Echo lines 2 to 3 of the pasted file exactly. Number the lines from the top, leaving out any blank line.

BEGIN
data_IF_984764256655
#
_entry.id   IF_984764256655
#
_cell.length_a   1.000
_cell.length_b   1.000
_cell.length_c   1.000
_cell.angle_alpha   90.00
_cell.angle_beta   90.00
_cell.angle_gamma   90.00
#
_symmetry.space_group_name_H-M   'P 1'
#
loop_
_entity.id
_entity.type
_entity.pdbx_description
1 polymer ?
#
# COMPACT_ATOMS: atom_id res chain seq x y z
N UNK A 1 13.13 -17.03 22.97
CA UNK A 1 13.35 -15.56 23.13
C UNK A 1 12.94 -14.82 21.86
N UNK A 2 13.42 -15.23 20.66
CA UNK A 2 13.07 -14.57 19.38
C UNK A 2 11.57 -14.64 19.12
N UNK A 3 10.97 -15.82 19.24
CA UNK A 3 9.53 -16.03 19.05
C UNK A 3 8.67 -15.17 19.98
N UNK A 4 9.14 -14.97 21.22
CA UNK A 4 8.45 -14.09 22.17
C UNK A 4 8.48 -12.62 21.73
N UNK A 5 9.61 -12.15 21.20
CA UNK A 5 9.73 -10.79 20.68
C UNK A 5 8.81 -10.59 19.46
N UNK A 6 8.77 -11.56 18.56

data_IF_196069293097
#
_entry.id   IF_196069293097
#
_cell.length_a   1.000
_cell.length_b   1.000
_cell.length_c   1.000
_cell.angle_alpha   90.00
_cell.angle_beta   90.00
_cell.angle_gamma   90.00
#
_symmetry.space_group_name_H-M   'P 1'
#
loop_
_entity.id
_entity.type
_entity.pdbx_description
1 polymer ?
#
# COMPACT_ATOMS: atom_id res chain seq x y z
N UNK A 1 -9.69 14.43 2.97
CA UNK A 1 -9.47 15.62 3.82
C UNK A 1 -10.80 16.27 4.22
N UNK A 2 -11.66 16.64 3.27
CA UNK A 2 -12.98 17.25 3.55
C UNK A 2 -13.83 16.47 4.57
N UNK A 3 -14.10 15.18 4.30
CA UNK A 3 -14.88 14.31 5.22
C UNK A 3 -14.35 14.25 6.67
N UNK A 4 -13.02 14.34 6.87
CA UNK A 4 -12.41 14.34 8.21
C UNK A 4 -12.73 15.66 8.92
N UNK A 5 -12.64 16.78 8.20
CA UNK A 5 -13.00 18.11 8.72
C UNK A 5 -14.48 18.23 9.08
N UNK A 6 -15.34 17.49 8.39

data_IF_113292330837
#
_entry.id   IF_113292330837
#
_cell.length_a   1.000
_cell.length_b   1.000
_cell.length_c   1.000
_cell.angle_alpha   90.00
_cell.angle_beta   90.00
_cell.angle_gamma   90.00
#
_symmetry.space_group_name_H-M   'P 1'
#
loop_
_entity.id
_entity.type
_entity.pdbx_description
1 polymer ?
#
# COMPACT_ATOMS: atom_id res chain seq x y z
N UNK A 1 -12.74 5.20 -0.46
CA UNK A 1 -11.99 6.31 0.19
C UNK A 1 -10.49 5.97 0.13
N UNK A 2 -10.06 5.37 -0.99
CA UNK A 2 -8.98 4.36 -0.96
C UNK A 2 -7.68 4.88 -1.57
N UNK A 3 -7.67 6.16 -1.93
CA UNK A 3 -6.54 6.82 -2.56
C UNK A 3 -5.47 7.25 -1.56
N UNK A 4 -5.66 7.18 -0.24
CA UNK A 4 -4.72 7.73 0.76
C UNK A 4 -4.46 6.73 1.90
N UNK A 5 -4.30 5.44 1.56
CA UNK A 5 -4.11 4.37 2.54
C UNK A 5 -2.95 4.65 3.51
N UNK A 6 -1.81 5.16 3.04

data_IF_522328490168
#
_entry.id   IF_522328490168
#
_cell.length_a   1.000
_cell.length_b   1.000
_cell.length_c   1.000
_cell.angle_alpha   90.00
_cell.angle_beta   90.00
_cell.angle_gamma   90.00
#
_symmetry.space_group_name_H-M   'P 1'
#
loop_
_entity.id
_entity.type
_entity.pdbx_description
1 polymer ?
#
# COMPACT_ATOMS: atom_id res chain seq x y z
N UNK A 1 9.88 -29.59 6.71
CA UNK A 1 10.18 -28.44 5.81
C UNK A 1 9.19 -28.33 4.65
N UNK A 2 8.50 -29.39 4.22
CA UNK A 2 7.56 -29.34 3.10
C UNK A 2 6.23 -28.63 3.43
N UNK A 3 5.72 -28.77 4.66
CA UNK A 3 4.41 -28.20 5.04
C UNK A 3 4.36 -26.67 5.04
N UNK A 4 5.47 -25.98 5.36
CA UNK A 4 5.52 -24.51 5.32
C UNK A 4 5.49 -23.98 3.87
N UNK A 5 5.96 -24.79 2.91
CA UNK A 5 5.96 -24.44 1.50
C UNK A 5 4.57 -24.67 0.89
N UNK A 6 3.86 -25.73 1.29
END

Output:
#
_entry.id   IF_984764256655